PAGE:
Directive 89/106/EEC, on the same subject, previously made provision for this. However, this has been replaced by Regulation (EU) 305/2011, in order to simplify the existing framework and improve the transparency and effectiveness of existing measures.
Government to get RIDDOR health and safety regulation
Published: 01 Jan 2011
Lord Young’s health and safety report recommended that RIDDOR be amended, “by extending to seven days the period before an injury or accident needs to be reported.” In line with commitments made in the Government's formal response to the report, the HSE will this month open a three-month consultation.
Employers are currently required to report an incident to the enforcing authority (either the HSE or local council), if an employee is absent from work for more than three days following an incident or injury at work.
The proposed amendment increases this period to over seven consecutive days and would align the incident reporting threshold with that for obtaining a “fit note” from a GP for sickness absence. It would also ensure that someone who has suffered a reportable injury has had a professional medical assessment.
Judith Hackitt, HSE Chair said, “The Board discussed the proposals at length, and asked for some additional work to be done prior to the launch of the consultation in January. Whilst there will be some obvious advantages in reducing the reporting requirements on business, there will be other factors which need to be taken into account. We hope that interested parties will use the consultation exercise to provide the range of perspectives we need to consider in order for us to advise the Government appropriately."
The consultation paper will be published on the HSE’s website in the week beginning 17 January 2011. The deadline for responses will be 11 April 2011, after which the HSE will consider the responses. It expects to be in a position to submit recommendations to the Secretary of State by the end of May.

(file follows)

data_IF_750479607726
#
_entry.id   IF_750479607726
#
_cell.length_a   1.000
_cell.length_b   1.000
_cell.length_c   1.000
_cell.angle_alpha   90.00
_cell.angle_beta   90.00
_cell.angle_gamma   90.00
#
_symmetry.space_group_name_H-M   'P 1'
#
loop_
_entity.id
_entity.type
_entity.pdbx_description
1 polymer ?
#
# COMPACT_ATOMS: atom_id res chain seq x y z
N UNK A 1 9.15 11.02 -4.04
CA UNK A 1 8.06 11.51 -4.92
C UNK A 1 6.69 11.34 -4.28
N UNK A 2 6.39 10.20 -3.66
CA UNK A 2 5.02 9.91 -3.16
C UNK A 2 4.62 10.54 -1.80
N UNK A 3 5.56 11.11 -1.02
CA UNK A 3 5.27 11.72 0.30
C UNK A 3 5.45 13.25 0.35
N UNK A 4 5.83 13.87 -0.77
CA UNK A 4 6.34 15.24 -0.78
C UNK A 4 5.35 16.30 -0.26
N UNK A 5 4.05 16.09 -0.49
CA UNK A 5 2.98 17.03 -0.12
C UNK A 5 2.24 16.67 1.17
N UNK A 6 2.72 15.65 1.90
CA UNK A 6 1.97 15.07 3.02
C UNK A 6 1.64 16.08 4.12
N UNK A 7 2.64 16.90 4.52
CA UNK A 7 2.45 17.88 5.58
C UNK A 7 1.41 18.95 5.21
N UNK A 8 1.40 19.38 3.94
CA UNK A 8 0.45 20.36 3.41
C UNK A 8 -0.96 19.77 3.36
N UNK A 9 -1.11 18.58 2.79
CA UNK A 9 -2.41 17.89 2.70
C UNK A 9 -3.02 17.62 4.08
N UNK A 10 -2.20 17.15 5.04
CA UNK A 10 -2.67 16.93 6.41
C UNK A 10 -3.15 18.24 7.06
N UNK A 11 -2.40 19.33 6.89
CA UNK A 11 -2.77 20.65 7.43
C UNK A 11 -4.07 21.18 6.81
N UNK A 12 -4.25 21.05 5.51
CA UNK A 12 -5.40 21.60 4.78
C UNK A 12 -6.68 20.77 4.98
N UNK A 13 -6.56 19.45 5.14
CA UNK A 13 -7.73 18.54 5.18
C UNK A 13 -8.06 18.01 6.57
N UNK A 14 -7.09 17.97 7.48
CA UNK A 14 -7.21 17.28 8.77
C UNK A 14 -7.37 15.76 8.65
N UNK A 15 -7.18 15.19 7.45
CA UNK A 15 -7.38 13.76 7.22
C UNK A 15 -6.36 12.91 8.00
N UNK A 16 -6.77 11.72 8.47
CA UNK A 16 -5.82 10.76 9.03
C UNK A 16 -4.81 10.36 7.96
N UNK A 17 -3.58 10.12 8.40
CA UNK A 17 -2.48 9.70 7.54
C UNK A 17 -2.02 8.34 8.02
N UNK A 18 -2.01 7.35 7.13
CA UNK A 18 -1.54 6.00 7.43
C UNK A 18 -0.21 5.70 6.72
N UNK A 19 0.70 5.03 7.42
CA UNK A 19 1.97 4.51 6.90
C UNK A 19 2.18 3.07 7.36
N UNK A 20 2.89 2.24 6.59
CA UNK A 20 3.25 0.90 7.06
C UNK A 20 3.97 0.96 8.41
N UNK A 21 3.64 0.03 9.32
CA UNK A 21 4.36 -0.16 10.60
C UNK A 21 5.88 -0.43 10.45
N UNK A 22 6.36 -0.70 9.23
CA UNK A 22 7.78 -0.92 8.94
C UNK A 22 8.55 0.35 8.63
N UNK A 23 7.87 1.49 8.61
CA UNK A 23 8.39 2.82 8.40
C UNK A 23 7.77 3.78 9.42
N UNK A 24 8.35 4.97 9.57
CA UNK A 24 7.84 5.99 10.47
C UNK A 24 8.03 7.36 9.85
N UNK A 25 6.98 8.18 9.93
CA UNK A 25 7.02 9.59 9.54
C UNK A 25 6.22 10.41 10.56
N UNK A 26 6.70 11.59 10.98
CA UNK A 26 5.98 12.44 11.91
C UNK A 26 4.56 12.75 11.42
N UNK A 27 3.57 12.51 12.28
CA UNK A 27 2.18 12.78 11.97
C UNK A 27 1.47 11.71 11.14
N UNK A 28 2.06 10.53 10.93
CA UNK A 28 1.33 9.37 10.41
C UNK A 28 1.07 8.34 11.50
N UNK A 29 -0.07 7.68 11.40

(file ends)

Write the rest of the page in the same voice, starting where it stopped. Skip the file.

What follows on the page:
Old McKie had a farm, Ee i ee i oh!
Published: 01 Jan 2011
As part of a campaign to warn children across Northern Ireland of the dangers on farms, Chairman of the Health and Safety Executive for Northern Ireland (HSENI), Professor Peter McKie, visited Lisfearty Primary School in Dungannon to launch the 2011 “Be Aware Kids” Child Safety calendar.
The “Be Aware Kids” campaign, which was introduced by the HSENI in 2004, targets children, parents and the wider farming community to help them become more aware of the everyday risks associated with farm life. Health and safety legislation was also introduced in 2006 to combat farm-related deaths by preventing children under the age of 13 from operating, driving or riding agricultural machinery.
Children from rural primary schools are encouraged to be involved in the campaign by entering an annual poster competition, the winning 12 posters then feature in the ‘Be Aware Kids’ Child Safety calendar. This year, Pearse Toner of St. Mary’s Primary School Cookstown and Caron Jones of Lisfearty Primary School were the overall winners and were presented with framed copies of their entries.
The campaign has had great success with no child farm-related deaths between 2005 and 2008, however, there was one farm-related child death in 2009. This is a big improvement on the previous decade when 16 children died in farm-related incidents.
The calendar is being sent to every farm with primary school age children across Northern Ireland to promote key safety messages and to help ensure these are communicated in a fun and engaging way.
Professor McKie said, “Farms are not only places of work but they are home to many families and children across Northern Ireland. Whilst farms are extremely enjoyable places for children to grow up on, they can also be very dangerous.”
For more information, see:
- Agriculture (Safety of Children and Young Persons) Regulations (Northern Ireland) SR 2006/335.